True Nature Travels Blog

Make a Difference Around the Globe
[Cameron Gray art]
There is a great need for global service projects in this world right now and our mission, as human beings is to pull together to make a difference. This action, known as, “Good karma,” in the yoga world, is meant to send out a positive rippling affect from one person, to the next, to the animals, to the plants, waters, skies, world, Universe.

My path in yoga has encouraged awareness. An awareness of how my actions effect others. An awareness of the,”Other,” not being an other at all, but of being one with everything, including me. According to Albert Einstein’s Quantum Theory, everything in existence breaks down into subatomic particles and is derived from the same light. So from light to the cosmos, we are all made of the same stuff, intermingling, co-existing, co-creating, all from the same source, at the same time.

Think about how this has the infinite power to create a positive and negative effect. Now think about pollution. Think about the oceans and how, for instance, the Pacific Garbage Vortex off of the North Pacific is contributing to the ecosystem at this point. For those of you who haven’t heard of this, it is an island of non-biodegradable plastics and other debris that accumulate in a swirling trash island that is about the size of Texas at this point. What you can’t spot from a plane overhead are the micro plastics that discolor the ocean, creating murky waters. What is not on the surface, sinks to the bottom.

Sea Life

An article from National Geographic states,

            “About 80% of the debris in the Great Pacific Garbage Patch comes from land-based     activities in North America and Asia. Trash from the coast of North America takes about six years to reach the Great Pacific Garbage Patch, while trash from Japan and other Asian countries takes about a year.

 

The remaining 20% of debris in the Great Pacific Garbage Patch comes from boaters, offshore oil rigs, and large cargo ships that dump or lose debris directly into the water. The majority of this debris—about 705,000 tons—is fishing nets. More unusual items, such as computer monitors and LEGOs, come from dropped shipping containers.”

This is creating a negative rippling effect across the world by way of cause and effect. The se
a life has been eating the trash, mistaking it for living organisms, the birds and larger marine life eat them,
chemicals consumed by them are then passed along in the food chain and we, the planet earth, are harmed. This is just one example of how what we do, matters.

I would like to invite you, as a brother, sister, mother, father, friend, and ultimately as the I in you and the you in I, to join me in an active roll to create a positive change in this world. Initiatives have already begun, and it is up to our generation and the generations to follow to continue this work. We must evolved. We all depend on it.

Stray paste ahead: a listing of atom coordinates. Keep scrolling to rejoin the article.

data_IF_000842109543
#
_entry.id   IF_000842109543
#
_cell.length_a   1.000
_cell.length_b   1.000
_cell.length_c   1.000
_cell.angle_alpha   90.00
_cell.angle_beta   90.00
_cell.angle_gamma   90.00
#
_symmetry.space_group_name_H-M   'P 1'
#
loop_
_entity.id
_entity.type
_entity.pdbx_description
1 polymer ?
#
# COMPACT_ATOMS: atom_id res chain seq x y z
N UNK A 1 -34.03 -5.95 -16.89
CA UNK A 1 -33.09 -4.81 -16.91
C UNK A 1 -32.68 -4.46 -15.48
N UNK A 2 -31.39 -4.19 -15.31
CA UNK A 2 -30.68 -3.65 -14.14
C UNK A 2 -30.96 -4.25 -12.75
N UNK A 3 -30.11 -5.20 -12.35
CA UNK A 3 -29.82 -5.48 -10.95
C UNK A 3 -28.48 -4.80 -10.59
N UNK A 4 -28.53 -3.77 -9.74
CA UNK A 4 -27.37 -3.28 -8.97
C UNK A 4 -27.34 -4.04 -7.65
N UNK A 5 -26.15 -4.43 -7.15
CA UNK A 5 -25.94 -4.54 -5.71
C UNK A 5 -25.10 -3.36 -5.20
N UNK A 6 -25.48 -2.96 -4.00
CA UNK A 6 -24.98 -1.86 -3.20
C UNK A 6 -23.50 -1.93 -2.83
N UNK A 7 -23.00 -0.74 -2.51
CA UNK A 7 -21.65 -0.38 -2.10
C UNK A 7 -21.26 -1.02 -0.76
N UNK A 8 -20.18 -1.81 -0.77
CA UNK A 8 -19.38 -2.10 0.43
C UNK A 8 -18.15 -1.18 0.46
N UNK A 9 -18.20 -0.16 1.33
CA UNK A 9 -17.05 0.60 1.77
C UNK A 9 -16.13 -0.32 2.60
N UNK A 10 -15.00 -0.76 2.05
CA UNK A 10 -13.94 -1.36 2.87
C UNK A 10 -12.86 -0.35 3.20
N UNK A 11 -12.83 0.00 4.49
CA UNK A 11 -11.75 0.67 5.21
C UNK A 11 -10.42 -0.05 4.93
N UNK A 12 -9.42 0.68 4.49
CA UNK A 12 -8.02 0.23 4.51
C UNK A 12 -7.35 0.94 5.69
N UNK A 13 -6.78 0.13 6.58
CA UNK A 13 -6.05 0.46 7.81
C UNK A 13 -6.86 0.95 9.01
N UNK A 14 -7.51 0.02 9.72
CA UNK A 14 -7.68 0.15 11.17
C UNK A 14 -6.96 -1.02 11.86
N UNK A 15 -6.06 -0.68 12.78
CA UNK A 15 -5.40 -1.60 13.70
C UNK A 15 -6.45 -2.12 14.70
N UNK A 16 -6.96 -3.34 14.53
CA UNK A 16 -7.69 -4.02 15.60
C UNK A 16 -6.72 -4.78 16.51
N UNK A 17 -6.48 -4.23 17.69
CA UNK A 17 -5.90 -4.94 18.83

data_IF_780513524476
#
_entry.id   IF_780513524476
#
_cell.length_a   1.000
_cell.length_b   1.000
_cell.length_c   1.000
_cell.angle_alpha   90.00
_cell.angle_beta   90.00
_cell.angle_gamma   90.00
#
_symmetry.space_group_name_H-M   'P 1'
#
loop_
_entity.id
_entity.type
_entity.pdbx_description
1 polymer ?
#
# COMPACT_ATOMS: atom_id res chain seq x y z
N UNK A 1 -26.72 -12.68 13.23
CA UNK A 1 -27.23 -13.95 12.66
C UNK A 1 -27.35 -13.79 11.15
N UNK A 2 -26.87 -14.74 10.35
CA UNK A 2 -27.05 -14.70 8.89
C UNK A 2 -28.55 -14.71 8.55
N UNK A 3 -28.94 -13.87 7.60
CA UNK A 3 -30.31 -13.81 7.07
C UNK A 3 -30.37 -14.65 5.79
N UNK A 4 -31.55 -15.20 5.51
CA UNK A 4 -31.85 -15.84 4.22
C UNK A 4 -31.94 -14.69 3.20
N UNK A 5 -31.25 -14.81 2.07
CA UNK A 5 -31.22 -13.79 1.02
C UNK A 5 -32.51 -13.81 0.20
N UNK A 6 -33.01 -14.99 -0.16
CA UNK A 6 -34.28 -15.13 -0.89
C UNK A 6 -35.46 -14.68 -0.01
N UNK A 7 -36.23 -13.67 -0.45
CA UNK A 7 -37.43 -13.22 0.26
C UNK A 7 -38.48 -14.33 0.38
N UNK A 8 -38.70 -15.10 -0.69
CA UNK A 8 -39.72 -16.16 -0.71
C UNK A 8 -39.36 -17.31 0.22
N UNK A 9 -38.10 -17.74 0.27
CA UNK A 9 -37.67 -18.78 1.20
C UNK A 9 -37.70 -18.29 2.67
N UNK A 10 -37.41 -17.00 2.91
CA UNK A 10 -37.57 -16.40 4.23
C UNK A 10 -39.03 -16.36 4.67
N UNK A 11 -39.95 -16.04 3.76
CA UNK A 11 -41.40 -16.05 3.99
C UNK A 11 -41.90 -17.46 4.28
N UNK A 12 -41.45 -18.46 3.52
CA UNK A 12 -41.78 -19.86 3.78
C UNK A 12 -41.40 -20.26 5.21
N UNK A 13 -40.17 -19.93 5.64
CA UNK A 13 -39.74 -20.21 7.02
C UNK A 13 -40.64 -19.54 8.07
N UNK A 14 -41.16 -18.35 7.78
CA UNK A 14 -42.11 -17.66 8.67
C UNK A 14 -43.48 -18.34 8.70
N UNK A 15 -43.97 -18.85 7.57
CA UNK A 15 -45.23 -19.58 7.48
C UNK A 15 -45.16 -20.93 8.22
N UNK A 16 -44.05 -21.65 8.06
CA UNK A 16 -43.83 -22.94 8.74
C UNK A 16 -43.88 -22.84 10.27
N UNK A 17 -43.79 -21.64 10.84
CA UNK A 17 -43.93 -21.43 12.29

Global Service Work

Here are 5 ways you can contribute to Global Service Work

  1. Organize a nature walk to pick up trash. When I was living in Costa Rica, we would walk up and down the beaches and rainforests together, picking up trash. I was astronished to find strollers, tired, and endless plastic bottles, cans, wrappers, you name it, strewn across the lands. This is a place that has huge nature preserve initiatives, but through tourism, the lands are being disrespected. We can make a difference around the globe. Mother Earth needs us, just as much as we need her. Join the cause. http://www.pickupamerica.org/about/press/volunteers-picking-trash-across-america2
  2. Recycle. During my travels to the Western United States, I was pleasantly surprised at the sustainability act to recycle and compost. You can start small. When I first moved back to the States, I moved into a home that had the recycling bins to use, but never used them. I talked to my room mates about how important recycling is for the environment and I pulled out the recycling bins. They have now been recycling for a year and while I am about to move, I encourage them to continue this sustaining habit. http://inhabitat.com/top-6-recycling-and-reuse-initiatives-from-around-the-globe/
  3. Fight poverty. Whether I am in New Dheli, India or Baltimore, MD, USA, I try to raise awareness of oneness through service work to others. The homeless need help. A dear friend and sister of mine made this initiative her life. She helps out at a local shelter in Baltimore and carries around cards and food in her car to pass out to the homeless whenever she sees them. She lives in the heart of the city to be amongst them. She is the true spirit of Mother Theresa and I honor her courageousness and selflessness in her efforts. While this is the extreme, we can all get involved by paying attention to our brothers and sisters across the globe who have less than we do. You can carry granola bars to pass out and if you want to get involved on a bigger scale, you can. http://www.takepart.com/article/2009/02/17/top-10-non-profits-fighting-poverty
  4. Build another’s value. Kiva. I love this organization so much and I contribute every change that I get. Kiva is a non-profit organization that holds a beautiful space for charitable contributions towards underprivileged people to, “hold the power to create opportunity for themselves and others.” You provide a loan as low as $25 to mircofinance someone in Nepal for instance to buy a cow for their dairy farm, and as they make more money in their business, they pay it back. You then regift the loan to the next person in need. It is the gift that keeps on giving. Recycled money put towards a beautiful purpose. Get involved. https://www.kiva.org/about